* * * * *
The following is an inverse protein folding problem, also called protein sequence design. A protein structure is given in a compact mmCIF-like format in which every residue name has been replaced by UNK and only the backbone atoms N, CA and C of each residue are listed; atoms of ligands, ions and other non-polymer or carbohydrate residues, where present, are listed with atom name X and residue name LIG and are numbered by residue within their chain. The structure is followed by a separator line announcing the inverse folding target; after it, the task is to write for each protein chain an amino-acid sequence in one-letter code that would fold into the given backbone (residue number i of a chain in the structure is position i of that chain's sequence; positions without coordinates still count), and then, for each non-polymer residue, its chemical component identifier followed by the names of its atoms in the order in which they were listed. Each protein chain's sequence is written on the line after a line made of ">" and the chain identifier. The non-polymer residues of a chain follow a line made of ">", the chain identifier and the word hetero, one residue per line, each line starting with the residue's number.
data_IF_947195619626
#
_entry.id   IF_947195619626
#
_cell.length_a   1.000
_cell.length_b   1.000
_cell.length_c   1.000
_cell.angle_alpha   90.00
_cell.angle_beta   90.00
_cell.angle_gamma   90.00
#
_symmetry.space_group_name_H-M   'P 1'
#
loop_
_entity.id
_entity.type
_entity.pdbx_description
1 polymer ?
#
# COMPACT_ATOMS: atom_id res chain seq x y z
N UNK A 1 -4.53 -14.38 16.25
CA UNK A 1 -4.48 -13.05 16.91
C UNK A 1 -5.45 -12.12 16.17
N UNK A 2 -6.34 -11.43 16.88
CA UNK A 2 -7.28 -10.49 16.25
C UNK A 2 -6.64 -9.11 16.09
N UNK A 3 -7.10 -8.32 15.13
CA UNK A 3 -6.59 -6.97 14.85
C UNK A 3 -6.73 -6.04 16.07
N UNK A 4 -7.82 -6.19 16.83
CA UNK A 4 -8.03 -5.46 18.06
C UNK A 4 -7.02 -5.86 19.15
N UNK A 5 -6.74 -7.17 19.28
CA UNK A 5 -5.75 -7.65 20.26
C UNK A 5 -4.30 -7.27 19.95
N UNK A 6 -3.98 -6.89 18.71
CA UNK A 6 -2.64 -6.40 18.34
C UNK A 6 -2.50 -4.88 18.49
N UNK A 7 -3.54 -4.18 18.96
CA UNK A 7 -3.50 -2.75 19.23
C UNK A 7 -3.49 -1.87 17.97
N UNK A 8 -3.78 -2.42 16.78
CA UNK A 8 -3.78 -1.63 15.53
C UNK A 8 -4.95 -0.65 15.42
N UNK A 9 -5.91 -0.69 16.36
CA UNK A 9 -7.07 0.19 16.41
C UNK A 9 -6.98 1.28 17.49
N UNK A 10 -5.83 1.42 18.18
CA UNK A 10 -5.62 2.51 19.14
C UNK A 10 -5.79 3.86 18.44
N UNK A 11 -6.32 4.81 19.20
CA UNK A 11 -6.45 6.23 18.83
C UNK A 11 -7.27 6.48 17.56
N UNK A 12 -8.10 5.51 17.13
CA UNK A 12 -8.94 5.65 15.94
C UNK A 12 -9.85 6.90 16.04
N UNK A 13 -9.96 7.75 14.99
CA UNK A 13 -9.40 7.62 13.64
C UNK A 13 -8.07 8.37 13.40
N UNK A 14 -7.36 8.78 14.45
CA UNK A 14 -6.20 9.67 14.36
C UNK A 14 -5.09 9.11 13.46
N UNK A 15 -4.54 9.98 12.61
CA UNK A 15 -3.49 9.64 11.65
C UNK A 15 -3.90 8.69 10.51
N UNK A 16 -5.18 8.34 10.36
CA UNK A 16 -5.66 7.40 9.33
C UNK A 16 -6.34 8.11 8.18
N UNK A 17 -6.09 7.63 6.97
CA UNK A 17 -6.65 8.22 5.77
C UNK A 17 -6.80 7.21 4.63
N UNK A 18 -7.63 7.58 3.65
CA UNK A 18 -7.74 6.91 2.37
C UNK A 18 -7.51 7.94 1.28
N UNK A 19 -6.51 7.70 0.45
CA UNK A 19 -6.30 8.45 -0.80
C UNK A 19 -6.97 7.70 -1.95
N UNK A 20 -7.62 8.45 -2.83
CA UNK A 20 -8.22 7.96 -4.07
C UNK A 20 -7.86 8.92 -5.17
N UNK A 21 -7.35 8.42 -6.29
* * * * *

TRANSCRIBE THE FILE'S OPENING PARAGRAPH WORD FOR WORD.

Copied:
The following is an inverse protein folding problem, also called protein sequence design. A protein structure is given in a compact mmCIF-like format in which every residue name has been replaced by UNK and only the backbone atoms N, CA and C of each residue are listed; atoms of ligands, ions and other non-polymer or carbohydrate residues, where present, are listed with atom name X and residue name LIG and are numbered by residue within their chain. The structure is followed by a separator line announcing the inverse folding target; after it, the task is to write for each protein chain an amino-acid sequence in one-letter code that would fold into the given backbone (residue number i of a chain in the structure is position i of that chain's sequence; positions without coordinates still count), and then, for each non-polymer residue, its chemical component identifier followed by the names of its atoms in the order in which they were listed. Each protein chain's sequence is written on the line after a line made of ">" and the chain identifier. The non-polymer residues of a chain follow a line made of ">", the chain identifier and the word hetero, one residue per line, each line starting with the residue's number.